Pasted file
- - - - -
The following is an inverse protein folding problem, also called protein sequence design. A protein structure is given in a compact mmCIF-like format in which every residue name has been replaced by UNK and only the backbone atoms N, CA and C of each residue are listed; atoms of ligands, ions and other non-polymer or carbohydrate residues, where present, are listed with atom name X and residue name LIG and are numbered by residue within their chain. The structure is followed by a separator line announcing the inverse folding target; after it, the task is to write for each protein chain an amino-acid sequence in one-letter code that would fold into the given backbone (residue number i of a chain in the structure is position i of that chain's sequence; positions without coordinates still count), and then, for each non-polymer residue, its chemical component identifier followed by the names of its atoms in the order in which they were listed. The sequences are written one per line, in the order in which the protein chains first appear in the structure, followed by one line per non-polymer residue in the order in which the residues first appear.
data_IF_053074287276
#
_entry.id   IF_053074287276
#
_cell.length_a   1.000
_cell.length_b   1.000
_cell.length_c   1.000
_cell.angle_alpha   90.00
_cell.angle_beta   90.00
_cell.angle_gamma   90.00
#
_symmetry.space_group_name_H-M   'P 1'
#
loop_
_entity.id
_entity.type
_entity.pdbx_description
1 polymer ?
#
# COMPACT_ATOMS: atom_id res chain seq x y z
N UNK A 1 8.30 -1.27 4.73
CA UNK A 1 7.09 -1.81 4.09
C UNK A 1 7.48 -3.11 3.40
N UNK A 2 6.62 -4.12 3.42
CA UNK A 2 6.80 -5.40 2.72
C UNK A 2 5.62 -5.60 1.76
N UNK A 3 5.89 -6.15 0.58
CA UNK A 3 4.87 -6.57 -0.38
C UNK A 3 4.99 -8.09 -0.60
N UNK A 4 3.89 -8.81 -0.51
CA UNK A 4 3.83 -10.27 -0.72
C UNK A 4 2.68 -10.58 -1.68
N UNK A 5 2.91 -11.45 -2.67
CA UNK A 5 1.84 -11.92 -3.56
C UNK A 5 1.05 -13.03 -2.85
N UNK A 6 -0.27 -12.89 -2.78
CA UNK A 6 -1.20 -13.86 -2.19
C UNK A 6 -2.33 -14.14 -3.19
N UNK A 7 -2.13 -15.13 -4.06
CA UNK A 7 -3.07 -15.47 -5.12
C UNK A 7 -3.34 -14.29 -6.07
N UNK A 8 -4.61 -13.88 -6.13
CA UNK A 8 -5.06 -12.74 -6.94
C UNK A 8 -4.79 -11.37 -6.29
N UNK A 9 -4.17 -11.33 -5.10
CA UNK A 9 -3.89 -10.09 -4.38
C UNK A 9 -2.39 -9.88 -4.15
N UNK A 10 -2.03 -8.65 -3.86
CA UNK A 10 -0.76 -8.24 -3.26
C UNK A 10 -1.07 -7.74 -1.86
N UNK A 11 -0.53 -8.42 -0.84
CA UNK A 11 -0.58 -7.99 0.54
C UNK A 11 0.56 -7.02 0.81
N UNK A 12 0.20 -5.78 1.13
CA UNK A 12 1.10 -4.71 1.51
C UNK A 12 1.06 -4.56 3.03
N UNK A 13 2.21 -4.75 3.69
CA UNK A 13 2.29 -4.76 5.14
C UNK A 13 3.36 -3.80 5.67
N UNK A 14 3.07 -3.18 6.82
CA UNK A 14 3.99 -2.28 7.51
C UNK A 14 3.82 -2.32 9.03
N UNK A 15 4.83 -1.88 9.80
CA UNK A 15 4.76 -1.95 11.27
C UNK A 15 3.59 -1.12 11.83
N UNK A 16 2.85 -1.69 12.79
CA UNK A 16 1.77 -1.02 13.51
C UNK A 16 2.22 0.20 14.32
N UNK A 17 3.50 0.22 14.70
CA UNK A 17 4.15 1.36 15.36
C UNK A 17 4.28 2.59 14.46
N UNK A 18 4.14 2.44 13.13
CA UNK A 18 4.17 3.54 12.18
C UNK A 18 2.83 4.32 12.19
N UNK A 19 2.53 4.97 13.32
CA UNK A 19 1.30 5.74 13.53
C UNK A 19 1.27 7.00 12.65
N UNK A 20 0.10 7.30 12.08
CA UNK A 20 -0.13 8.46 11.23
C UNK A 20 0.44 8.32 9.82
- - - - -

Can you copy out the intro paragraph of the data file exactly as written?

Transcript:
The following is an inverse protein folding problem, also called protein sequence design. A protein structure is given in a compact mmCIF-like format in which every residue name has been replaced by UNK and only the backbone atoms N, CA and C of each residue are listed; atoms of ligands, ions and other non-polymer or carbohydrate residues, where present, are listed with atom name X and residue name LIG and are numbered by residue within their chain. The structure is followed by a separator line announcing the inverse folding target; after it, the task is to write for each protein chain an amino-acid sequence in one-letter code that would fold into the given backbone (residue number i of a chain in the structure is position i of that chain's sequence; positions without coordinates still count), and then, for each non-polymer residue, its chemical component identifier followed by the names of its atoms in the order in which they were listed. The sequences are written one per line, in the order in which the protein chains first appear in the structure, followed by one line per non-polymer residue in the order in which the residues first appear.